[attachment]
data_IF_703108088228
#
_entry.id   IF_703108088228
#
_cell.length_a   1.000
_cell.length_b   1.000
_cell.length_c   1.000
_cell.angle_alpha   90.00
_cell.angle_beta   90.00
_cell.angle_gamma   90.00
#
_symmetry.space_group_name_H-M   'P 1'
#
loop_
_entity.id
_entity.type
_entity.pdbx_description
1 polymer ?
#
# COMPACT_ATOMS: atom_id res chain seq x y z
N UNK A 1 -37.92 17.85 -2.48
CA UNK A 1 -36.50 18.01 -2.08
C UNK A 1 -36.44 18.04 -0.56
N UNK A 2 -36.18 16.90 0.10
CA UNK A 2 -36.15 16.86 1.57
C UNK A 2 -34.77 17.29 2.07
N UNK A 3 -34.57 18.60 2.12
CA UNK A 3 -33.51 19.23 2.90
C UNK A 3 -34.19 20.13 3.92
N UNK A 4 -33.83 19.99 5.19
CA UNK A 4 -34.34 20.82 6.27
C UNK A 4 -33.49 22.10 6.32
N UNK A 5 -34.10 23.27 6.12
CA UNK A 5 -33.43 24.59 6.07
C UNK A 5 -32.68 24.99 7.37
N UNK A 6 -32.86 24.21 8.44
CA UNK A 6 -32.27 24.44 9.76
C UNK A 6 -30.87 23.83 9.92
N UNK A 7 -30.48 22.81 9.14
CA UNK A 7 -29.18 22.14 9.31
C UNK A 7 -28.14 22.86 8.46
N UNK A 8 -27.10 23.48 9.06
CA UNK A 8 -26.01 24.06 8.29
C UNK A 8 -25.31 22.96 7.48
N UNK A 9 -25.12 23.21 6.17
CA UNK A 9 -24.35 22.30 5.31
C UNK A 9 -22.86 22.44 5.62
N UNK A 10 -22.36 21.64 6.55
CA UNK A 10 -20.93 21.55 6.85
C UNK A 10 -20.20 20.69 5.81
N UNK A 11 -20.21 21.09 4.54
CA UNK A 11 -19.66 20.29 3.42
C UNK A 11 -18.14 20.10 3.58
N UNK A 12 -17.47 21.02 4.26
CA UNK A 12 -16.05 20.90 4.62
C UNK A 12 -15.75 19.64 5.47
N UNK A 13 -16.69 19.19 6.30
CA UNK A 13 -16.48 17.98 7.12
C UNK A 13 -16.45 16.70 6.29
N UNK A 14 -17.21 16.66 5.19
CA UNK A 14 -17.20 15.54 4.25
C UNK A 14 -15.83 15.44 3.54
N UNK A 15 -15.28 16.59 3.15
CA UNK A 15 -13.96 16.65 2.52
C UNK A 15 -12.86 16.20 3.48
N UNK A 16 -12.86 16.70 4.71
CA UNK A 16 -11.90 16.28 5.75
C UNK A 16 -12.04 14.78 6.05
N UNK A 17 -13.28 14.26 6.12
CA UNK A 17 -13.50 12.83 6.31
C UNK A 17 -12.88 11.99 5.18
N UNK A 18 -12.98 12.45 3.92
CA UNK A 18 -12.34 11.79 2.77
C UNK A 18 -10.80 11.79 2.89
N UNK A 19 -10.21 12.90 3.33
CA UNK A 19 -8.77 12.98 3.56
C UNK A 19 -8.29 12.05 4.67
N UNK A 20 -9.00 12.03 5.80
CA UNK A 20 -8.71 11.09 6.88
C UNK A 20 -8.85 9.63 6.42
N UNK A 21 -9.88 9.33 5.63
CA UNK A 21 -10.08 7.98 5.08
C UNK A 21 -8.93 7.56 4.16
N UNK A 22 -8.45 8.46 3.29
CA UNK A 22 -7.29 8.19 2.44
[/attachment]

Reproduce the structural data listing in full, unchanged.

data_IF_703108088228
#
_entry.id   IF_703108088228
#
_cell.length_a   1.000
_cell.length_b   1.000
_cell.length_c   1.000
_cell.angle_alpha   90.00
_cell.angle_beta   90.00
_cell.angle_gamma   90.00
#
_symmetry.space_group_name_H-M   'P 1'
#
loop_
_entity.id
_entity.type
_entity.pdbx_description
1 polymer ?
#
# COMPACT_ATOMS: atom_id res chain seq x y z
N UNK A 1 -37.92 17.85 -2.48
CA UNK A 1 -36.50 18.01 -2.08
C UNK A 1 -36.44 18.04 -0.56
N UNK A 2 -36.18 16.90 0.10
CA UNK A 2 -36.15 16.86 1.57
C UNK A 2 -34.77 17.29 2.07
N UNK A 3 -34.57 18.60 2.12
CA UNK A 3 -33.51 19.23 2.90
C UNK A 3 -34.19 20.13 3.92
N UNK A 4 -33.83 19.99 5.19
CA UNK A 4 -34.34 20.82 6.27
C UNK A 4 -33.49 22.10 6.32
N UNK A 5 -34.10 23.27 6.12
CA UNK A 5 -33.43 24.59 6.07
C UNK A 5 -32.68 24.99 7.37
N UNK A 6 -32.86 24.21 8.44
CA UNK A 6 -32.27 24.44 9.76
C UNK A 6 -30.87 23.83 9.92
N UNK A 7 -30.48 22.81 9.14
CA UNK A 7 -29.18 22.14 9.31
C UNK A 7 -28.14 22.86 8.46
N UNK A 8 -27.10 23.48 9.06
CA UNK A 8 -26.01 24.06 8.29
C UNK A 8 -25.31 22.96 7.48
N UNK A 9 -25.12 23.21 6.17
CA UNK A 9 -24.35 22.30 5.31
C UNK A 9 -22.86 22.44 5.62
N UNK A 10 -22.36 21.64 6.55
CA UNK A 10 -20.93 21.55 6.85
C UNK A 10 -20.20 20.69 5.81
N UNK A 11 -20.21 21.09 4.54
CA UNK A 11 -19.66 20.29 3.42
C UNK A 11 -18.14 20.10 3.58
N UNK A 12 -17.47 21.02 4.26
CA UNK A 12 -16.05 20.90 4.62
C UNK A 12 -15.75 19.64 5.47
N UNK A 13 -16.69 19.19 6.30
CA UNK A 13 -16.48 17.98 7.12
C UNK A 13 -16.45 16.70 6.29
N UNK A 14 -17.21 16.66 5.19
CA UNK A 14 -17.20 15.54 4.25
C UNK A 14 -15.83 15.44 3.54
N UNK A 15 -15.28 16.59 3.15
CA UNK A 15 -13.96 16.65 2.52
C UNK A 15 -12.86 16.20 3.48
N UNK A 16 -12.86 16.70 4.71
CA UNK A 16 -11.90 16.28 5.75
C UNK A 16 -12.04 14.78 6.05
N UNK A 17 -13.28 14.26 6.12
CA UNK A 17 -13.50 12.83 6.31
C UNK A 17 -12.88 11.99 5.18
N UNK A 18 -12.98 12.45 3.92
CA UNK A 18 -12.34 11.79 2.77
C UNK A 18 -10.80 11.79 2.89
N UNK A 19 -10.21 12.90 3.33
CA UNK A 19 -8.77 12.98 3.56
C UNK A 19 -8.29 12.05 4.67
N UNK A 20 -9.00 12.03 5.80
CA UNK A 20 -8.71 11.09 6.88
C UNK A 20 -8.85 9.63 6.42
N UNK A 21 -9.88 9.33 5.63
CA UNK A 21 -10.08 7.98 5.08
C UNK A 21 -8.93 7.56 4.16
N UNK A 22 -8.45 8.46 3.29
CA UNK A 22 -7.29 8.19 2.44